Longarm Technical Tips : Top Thread Breakage
By Dan Novak
Top thread breakage is a challenge for all longarm quilters. There are many causes for this frustrating situation. The first place you should look is at the thread itself. Bargain bin or old thread can often be too weak to stand up to longarm quilting. Multi-directional sewing at relatively high speeds is very stressful to the thread. You should always use a new cone of high quality thread. You can use a simple test to gauge the strength of your thread. Pull on a length of it until it breaks. Compare that with the thread that was working well for you. Age and dark color dye seem to weaken thread. Check your thread before starting your next project. Many quilters have been successful with Tex 40.
If the thread seems to be strong, start at the back of the machine and move forward. Check each possible cause for breakage.
Is the thread coming off the cone freely? Is it catching on or under the cone, the handle, the stylus, or any other part of the machine near the cone? If it is jumping off the cone and catching on one of these parts, you can use a small piece of batting in the first thread guide to slow the release of the thread. Always make sure that the thread guide above the cone is centered over the cone.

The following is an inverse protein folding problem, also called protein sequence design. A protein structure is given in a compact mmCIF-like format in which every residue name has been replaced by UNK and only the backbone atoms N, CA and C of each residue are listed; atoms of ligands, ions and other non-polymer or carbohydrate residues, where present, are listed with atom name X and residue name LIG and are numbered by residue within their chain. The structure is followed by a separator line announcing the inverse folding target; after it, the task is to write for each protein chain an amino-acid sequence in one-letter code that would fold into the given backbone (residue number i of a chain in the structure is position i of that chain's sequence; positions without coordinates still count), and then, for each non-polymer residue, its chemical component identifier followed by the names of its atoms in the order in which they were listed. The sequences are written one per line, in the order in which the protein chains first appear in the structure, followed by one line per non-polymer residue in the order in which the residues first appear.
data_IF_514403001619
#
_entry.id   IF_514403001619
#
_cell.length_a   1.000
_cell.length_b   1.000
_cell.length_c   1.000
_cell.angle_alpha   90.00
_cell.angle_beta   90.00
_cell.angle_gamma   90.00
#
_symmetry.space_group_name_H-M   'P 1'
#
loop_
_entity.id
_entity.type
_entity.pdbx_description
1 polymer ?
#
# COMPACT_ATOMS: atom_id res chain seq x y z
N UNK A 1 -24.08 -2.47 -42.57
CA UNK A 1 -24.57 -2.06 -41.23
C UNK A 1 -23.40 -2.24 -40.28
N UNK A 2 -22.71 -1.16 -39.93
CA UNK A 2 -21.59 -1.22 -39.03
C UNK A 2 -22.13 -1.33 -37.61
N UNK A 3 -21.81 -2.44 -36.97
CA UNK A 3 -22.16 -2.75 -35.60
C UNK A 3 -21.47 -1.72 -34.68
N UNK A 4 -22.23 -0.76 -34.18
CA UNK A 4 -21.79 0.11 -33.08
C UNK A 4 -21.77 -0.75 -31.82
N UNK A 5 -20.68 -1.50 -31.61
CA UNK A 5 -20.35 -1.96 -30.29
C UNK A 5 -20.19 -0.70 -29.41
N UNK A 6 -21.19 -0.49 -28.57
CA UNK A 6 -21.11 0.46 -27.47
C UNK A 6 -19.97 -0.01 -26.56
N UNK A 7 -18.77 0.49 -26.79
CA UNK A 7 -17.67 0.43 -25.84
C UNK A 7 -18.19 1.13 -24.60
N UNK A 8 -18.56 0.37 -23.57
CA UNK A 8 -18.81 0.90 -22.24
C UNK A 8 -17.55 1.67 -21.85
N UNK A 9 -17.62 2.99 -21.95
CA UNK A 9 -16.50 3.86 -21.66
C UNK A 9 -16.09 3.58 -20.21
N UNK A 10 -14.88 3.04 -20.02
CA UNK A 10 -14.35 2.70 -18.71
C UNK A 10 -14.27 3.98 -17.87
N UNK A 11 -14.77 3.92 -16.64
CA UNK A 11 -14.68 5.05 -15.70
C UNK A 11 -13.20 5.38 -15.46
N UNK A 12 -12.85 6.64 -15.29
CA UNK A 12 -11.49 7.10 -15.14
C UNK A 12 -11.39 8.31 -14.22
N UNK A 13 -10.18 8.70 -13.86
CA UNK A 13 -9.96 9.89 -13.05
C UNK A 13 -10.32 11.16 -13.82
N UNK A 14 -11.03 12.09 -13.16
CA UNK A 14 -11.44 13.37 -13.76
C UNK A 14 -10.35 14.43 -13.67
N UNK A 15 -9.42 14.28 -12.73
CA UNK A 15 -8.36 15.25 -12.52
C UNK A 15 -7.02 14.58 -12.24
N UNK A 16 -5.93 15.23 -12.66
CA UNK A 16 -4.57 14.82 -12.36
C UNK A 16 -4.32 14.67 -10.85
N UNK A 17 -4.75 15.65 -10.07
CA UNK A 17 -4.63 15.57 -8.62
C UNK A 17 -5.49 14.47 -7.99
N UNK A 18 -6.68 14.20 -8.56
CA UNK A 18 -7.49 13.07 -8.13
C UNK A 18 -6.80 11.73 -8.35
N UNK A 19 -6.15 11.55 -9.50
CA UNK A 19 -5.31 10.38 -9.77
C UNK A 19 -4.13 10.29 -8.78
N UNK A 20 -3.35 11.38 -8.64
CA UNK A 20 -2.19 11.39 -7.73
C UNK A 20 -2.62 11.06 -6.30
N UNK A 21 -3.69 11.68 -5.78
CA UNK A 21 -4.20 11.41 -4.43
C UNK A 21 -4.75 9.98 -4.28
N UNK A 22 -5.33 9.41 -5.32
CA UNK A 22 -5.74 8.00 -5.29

Make sure that the machine is threaded properly. Has the thread wrapped around any of the series of thread guides?
How is the top tension? Is it too tight for the strength of the thread? Should you loosen both top and bottom tension to relieve the stress and maintain the stitch quality?
If all appears to be fine, check for burrs. Burrs can be found in thread guides, needles, hopping foot, throat plate, bobbin case, and hook. Try using a length of your thread in a motion like dental floss to help you locate burrs. Check each of the parts listed. Once you have located the burr, buff it out or replace the part. Most of the thread guides, and other parts are inexpensive. You may want to have a few spares on hand. Nobody wants to be shut down for minor part.
Top thread breakage is frustrating. Use your experience and follow these tips, and you will find the cause.
Nolting Quilting Machines is the originator of the longarm quilting machine. Nolting offers new longarm quilting machines for professional quilters and quilters who quilt as a hobby. We also accept Gammill, APQS, KenQuilt, Tin Lizzie, Innova, Voyager 17, A-1, Design a Quilt, Nustyle, New Joy, Penny Winkle, Prodigy and HandiQuilter machines for trade-in. We also sell used Gammill, APQS, KenQuilt, Tin Lizzie, Innova, Voyager 17, A-1, Design a Quilt, Nustyle, New Joy, Penny Winkle, Prodigy and HandiQuilter machines.